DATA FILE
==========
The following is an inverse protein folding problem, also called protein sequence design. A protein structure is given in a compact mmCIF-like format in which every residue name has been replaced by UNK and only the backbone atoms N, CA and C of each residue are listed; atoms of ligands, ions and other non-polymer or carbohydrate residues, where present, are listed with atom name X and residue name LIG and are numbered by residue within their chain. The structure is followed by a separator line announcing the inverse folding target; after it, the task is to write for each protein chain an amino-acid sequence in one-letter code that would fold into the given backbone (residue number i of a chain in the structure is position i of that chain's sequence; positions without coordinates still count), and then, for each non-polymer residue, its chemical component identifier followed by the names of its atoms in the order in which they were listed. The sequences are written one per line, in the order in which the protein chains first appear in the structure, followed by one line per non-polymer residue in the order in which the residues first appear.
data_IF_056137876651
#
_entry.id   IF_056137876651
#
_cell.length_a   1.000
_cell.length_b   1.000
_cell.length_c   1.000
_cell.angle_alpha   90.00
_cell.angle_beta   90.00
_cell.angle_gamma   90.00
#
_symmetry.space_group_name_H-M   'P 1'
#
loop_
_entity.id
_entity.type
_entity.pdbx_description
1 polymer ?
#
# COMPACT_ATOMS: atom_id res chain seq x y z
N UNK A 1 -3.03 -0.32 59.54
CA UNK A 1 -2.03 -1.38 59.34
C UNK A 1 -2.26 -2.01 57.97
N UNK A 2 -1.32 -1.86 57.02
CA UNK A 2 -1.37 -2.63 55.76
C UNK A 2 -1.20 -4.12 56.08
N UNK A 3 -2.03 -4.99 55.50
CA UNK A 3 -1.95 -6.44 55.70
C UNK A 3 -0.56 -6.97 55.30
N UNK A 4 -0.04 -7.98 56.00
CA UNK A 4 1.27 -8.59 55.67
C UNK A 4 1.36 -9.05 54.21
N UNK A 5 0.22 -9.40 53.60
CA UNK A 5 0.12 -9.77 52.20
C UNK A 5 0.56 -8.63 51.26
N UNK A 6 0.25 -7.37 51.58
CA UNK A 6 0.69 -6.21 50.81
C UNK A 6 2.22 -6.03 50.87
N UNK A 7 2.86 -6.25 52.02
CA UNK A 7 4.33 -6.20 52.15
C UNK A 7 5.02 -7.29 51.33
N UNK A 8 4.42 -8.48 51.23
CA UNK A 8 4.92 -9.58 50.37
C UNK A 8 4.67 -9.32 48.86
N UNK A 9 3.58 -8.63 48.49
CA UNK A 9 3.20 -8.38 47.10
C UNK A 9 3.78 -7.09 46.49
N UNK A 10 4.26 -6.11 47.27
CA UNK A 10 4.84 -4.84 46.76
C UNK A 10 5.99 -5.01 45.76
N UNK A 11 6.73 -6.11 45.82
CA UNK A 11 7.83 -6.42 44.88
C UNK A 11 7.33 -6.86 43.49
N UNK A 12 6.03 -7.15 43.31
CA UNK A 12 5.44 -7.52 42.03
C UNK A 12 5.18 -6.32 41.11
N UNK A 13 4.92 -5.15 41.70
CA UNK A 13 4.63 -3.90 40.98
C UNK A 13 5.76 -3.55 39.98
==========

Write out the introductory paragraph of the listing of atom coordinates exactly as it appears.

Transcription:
The following is an inverse protein folding problem, also called protein sequence design. A protein structure is given in a compact mmCIF-like format in which every residue name has been replaced by UNK and only the backbone atoms N, CA and C of each residue are listed; atoms of ligands, ions and other non-polymer or carbohydrate residues, where present, are listed with atom name X and residue name LIG and are numbered by residue within their chain. The structure is followed by a separator line announcing the inverse folding target; after it, the task is to write for each protein chain an amino-acid sequence in one-letter code that would fold into the given backbone (residue number i of a chain in the structure is position i of that chain's sequence; positions without coordinates still count), and then, for each non-polymer residue, its chemical component identifier followed by the names of its atoms in the order in which they were listed. The sequences are written one per line, in the order in which the protein chains first appear in the structure, followed by one line per non-polymer residue in the order in which the residues first appear.